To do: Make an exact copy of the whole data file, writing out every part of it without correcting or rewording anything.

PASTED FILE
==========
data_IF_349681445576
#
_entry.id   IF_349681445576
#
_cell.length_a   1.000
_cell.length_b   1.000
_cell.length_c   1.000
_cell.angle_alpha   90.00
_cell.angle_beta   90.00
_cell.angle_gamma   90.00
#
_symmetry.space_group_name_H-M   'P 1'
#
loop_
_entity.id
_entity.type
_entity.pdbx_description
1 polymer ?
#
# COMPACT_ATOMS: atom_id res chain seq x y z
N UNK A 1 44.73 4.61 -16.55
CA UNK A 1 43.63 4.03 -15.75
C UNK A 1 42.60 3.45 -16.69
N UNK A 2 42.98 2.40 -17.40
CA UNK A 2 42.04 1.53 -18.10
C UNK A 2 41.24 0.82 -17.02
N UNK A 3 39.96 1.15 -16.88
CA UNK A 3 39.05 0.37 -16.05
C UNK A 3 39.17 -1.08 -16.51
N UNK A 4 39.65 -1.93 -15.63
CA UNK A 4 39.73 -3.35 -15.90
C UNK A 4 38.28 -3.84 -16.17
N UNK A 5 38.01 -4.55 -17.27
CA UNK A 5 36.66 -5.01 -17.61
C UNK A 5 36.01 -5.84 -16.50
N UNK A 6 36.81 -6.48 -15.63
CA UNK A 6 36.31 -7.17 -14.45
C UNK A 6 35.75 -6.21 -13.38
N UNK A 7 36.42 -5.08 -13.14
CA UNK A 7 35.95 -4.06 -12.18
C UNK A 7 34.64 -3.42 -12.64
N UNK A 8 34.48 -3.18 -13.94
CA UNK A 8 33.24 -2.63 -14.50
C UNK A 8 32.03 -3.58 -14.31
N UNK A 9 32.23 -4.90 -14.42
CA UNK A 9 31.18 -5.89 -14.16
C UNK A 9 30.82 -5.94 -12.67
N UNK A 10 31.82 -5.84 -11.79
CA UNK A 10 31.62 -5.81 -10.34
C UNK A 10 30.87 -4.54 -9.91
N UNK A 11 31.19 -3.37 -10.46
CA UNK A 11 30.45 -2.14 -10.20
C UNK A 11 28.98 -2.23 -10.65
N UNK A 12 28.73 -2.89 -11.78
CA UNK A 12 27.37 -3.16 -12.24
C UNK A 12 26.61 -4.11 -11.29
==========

data_IF_349681445576
#
_entry.id   IF_349681445576
#
_cell.length_a   1.000
_cell.length_b   1.000
_cell.length_c   1.000
_cell.angle_alpha   90.00
_cell.angle_beta   90.00
_cell.angle_gamma   90.00
#
_symmetry.space_group_name_H-M   'P 1'
#
loop_
_entity.id
_entity.type
_entity.pdbx_description
1 polymer ?
#
# COMPACT_ATOMS: atom_id res chain seq x y z
N UNK A 1 44.73 4.61 -16.55
CA UNK A 1 43.63 4.03 -15.75
C UNK A 1 42.60 3.45 -16.69
N UNK A 2 42.98 2.40 -17.40
CA UNK A 2 42.04 1.53 -18.10
C UNK A 2 41.24 0.82 -17.02
N UNK A 3 39.96 1.15 -16.88
CA UNK A 3 39.05 0.37 -16.05
C UNK A 3 39.17 -1.08 -16.51
N UNK A 4 39.65 -1.93 -15.63
CA UNK A 4 39.73 -3.35 -15.90
C UNK A 4 38.28 -3.84 -16.17
N UNK A 5 38.01 -4.55 -17.27
CA UNK A 5 36.66 -5.01 -17.61
C UNK A 5 36.01 -5.84 -16.50
N UNK A 6 36.81 -6.48 -15.63
CA UNK A 6 36.31 -7.17 -14.45
C UNK A 6 35.75 -6.21 -13.38
N UNK A 7 36.42 -5.08 -13.14
CA UNK A 7 35.95 -4.06 -12.18
C UNK A 7 34.64 -3.42 -12.64
N UNK A 8 34.48 -3.18 -13.94
CA UNK A 8 33.24 -2.63 -14.50
C UNK A 8 32.03 -3.58 -14.31
N UNK A 9 32.23 -4.90 -14.42
CA UNK A 9 31.18 -5.89 -14.16
C UNK A 9 30.82 -5.94 -12.67
N UNK A 10 31.82 -5.84 -11.79
CA UNK A 10 31.62 -5.81 -10.34
C UNK A 10 30.87 -4.54 -9.91
N UNK A 11 31.19 -3.37 -10.46
CA UNK A 11 30.45 -2.14 -10.20
C UNK A 11 28.98 -2.23 -10.65
N UNK A 12 28.73 -2.89 -11.78
CA UNK A 12 27.37 -3.16 -12.24
C UNK A 12 26.61 -4.11 -11.29